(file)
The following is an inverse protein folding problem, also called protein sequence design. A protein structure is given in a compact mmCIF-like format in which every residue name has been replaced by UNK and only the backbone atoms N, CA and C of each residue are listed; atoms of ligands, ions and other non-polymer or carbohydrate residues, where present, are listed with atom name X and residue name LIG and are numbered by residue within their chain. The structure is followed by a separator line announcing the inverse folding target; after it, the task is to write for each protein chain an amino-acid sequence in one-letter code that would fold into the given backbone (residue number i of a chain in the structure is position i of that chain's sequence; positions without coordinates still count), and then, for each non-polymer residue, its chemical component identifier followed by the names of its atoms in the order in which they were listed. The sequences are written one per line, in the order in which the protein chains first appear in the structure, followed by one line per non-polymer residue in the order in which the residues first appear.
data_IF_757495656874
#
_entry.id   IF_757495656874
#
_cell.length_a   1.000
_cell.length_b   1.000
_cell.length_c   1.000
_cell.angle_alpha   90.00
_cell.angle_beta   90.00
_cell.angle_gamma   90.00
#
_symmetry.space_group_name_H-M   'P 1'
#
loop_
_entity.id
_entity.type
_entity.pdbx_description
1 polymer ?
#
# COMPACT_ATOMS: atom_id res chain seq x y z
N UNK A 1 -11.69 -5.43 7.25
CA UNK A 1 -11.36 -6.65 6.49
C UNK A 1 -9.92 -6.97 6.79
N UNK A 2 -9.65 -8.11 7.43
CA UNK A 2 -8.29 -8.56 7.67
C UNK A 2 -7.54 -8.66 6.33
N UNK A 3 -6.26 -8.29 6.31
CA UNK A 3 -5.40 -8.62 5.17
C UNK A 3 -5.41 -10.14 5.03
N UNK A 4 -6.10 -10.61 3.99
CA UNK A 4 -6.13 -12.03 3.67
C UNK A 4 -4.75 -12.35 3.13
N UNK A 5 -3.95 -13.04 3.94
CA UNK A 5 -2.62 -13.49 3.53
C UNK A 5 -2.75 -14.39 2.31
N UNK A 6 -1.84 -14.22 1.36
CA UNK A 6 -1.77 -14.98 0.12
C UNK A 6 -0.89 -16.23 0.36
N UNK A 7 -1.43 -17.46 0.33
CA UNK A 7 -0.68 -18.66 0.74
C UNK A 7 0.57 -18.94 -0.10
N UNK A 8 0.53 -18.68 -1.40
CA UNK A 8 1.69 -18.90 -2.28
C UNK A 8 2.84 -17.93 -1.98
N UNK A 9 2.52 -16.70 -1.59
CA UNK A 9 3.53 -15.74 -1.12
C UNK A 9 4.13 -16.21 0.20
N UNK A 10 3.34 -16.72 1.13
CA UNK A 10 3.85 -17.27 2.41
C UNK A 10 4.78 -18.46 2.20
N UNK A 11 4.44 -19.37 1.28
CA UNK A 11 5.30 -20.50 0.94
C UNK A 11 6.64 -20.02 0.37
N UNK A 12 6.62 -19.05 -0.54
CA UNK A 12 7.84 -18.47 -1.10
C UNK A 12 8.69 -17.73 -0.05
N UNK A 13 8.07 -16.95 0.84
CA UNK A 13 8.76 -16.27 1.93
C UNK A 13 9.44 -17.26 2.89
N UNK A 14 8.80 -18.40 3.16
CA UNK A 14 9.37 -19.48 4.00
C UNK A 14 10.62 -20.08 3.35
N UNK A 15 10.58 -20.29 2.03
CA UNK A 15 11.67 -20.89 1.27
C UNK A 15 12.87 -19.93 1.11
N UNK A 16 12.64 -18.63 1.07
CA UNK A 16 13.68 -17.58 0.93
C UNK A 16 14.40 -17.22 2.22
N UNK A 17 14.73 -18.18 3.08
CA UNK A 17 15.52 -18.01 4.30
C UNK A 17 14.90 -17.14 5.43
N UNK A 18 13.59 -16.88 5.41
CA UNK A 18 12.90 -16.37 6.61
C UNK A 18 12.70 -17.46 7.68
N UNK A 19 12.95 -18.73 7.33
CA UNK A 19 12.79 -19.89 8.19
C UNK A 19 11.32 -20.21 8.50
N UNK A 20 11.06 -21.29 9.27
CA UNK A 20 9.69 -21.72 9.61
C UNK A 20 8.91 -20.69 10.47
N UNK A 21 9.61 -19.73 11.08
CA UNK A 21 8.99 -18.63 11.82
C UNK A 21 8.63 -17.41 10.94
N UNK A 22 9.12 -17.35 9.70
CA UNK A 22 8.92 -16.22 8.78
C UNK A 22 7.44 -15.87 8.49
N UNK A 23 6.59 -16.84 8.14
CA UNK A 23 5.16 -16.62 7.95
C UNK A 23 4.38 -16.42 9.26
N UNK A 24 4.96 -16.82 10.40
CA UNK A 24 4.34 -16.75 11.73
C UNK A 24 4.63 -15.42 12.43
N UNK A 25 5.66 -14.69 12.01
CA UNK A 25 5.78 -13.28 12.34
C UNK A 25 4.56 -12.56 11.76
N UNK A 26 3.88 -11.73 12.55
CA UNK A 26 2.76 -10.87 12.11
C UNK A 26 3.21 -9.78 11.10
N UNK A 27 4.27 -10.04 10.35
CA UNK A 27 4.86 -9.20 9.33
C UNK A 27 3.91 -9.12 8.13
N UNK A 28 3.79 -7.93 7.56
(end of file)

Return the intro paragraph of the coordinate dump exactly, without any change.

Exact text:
The following is an inverse protein folding problem, also called protein sequence design. A protein structure is given in a compact mmCIF-like format in which every residue name has been replaced by UNK and only the backbone atoms N, CA and C of each residue are listed; atoms of ligands, ions and other non-polymer or carbohydrate residues, where present, are listed with atom name X and residue name LIG and are numbered by residue within their chain. The structure is followed by a separator line announcing the inverse folding target; after it, the task is to write for each protein chain an amino-acid sequence in one-letter code that would fold into the given backbone (residue number i of a chain in the structure is position i of that chain's sequence; positions without coordinates still count), and then, for each non-polymer residue, its chemical component identifier followed by the names of its atoms in the order in which they were listed. The sequences are written one per line, in the order in which the protein chains first appear in the structure, followed by one line per non-polymer residue in the order in which the residues first appear.